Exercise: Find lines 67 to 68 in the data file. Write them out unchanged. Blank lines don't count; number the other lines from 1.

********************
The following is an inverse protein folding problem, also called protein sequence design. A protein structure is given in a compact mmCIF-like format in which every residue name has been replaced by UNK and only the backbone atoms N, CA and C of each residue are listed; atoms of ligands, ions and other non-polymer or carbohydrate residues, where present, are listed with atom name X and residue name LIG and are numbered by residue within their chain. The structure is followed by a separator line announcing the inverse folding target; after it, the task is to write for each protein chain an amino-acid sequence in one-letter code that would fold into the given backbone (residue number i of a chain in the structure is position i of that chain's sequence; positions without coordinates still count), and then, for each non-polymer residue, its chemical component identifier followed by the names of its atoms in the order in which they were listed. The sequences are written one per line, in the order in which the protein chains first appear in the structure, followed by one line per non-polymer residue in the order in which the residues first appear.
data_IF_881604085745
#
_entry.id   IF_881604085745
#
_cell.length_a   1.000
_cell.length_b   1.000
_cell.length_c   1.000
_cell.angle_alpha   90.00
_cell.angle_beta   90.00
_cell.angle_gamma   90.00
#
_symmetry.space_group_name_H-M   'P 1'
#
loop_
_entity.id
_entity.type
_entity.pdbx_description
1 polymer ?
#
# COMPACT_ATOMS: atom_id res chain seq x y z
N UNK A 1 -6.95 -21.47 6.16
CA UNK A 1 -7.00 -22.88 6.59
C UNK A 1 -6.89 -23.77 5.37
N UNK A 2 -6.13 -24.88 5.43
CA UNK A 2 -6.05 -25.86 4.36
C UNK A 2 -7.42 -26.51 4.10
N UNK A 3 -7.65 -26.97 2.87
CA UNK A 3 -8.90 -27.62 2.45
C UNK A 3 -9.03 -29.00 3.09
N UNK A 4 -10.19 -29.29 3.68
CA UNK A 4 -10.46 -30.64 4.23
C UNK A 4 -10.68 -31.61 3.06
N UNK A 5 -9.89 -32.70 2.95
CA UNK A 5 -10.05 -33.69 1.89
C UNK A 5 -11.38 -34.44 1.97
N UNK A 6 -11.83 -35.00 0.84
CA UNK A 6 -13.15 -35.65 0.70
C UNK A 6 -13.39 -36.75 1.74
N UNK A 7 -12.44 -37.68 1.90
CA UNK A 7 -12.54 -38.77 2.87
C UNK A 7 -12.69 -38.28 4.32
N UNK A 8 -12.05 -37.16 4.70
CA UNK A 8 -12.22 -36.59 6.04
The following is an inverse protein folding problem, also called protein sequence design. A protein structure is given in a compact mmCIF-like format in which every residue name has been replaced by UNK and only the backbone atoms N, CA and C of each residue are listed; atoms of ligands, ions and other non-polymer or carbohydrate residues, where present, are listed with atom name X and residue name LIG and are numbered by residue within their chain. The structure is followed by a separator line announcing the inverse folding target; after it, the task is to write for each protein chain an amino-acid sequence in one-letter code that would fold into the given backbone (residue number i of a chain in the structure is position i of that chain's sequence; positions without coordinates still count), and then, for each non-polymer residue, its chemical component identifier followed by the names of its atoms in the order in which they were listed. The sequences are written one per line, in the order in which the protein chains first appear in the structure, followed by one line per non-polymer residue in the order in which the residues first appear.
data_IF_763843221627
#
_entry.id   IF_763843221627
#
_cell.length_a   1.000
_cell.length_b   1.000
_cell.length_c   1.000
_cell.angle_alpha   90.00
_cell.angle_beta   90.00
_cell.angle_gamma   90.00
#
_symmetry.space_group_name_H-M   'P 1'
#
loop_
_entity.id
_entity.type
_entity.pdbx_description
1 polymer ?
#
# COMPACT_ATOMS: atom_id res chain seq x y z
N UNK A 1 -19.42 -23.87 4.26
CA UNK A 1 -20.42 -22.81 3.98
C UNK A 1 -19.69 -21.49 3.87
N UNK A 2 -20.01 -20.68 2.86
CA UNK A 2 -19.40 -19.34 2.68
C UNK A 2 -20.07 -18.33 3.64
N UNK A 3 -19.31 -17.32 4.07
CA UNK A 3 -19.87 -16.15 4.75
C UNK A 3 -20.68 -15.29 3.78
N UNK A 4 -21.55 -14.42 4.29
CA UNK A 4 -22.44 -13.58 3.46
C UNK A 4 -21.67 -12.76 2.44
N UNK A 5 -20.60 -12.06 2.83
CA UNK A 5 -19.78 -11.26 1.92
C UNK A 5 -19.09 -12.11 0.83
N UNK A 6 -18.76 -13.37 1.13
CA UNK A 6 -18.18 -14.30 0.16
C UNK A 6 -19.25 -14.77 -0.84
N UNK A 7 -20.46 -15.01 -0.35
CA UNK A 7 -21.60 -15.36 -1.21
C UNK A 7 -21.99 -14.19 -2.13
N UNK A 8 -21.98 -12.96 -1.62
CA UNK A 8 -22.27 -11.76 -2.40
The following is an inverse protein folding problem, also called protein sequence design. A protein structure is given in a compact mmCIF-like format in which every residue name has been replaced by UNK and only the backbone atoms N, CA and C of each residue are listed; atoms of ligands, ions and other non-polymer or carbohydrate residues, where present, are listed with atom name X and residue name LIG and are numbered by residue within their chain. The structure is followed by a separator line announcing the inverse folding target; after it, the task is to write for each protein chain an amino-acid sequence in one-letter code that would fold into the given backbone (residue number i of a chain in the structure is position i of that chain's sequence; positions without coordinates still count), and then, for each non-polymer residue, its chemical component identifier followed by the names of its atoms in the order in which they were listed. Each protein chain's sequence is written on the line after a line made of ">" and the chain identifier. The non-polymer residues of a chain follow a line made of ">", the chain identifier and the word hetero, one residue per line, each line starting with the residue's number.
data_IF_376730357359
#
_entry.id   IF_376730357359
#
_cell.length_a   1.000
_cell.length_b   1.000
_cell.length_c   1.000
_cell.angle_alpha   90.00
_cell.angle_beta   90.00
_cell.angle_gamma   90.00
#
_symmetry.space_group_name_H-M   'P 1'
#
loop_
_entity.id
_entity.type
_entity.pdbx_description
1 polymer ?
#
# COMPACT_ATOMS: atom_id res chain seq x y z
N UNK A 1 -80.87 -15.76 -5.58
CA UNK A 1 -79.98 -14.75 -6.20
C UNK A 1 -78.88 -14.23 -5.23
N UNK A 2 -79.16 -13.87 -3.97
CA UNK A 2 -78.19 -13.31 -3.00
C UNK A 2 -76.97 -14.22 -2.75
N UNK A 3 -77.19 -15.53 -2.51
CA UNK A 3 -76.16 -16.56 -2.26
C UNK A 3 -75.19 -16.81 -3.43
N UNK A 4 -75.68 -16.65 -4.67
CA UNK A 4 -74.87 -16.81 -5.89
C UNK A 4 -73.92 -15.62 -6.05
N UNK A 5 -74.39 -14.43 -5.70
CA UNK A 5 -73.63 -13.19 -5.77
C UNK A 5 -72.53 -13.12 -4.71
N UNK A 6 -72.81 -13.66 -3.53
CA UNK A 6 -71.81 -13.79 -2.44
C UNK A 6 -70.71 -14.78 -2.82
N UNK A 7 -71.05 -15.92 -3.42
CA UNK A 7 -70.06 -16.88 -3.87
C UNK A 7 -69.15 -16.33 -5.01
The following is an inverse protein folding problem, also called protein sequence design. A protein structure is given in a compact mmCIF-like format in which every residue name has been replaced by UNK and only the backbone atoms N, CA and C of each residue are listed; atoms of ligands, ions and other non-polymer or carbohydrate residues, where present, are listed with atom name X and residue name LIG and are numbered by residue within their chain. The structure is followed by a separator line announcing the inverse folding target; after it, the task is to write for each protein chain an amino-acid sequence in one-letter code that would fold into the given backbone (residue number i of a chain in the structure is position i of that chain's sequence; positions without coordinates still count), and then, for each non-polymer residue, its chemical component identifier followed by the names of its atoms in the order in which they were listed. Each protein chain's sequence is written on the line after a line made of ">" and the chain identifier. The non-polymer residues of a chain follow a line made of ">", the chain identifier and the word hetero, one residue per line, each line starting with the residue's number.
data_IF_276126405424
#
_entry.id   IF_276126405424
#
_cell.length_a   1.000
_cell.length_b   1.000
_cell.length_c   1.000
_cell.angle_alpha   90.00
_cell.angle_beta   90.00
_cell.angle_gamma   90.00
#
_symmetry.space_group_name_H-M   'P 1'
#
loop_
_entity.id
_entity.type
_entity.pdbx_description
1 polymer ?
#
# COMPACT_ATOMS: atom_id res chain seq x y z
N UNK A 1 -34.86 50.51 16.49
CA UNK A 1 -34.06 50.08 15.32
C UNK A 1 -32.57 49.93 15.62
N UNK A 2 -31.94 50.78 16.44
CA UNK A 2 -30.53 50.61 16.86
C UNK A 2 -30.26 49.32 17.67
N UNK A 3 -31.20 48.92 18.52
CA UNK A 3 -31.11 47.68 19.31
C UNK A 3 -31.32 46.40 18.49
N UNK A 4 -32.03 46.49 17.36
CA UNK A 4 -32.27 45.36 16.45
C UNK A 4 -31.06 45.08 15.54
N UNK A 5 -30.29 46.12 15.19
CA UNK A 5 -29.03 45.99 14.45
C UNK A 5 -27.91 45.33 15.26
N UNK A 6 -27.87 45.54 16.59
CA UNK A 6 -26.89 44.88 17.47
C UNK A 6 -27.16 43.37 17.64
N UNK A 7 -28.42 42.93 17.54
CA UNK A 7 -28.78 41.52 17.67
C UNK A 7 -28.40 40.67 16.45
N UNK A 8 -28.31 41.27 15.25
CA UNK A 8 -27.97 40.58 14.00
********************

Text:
CA UNK A 1 -20.42 -22.81 3.98
C UNK A 1 -19.69 -21.49 3.87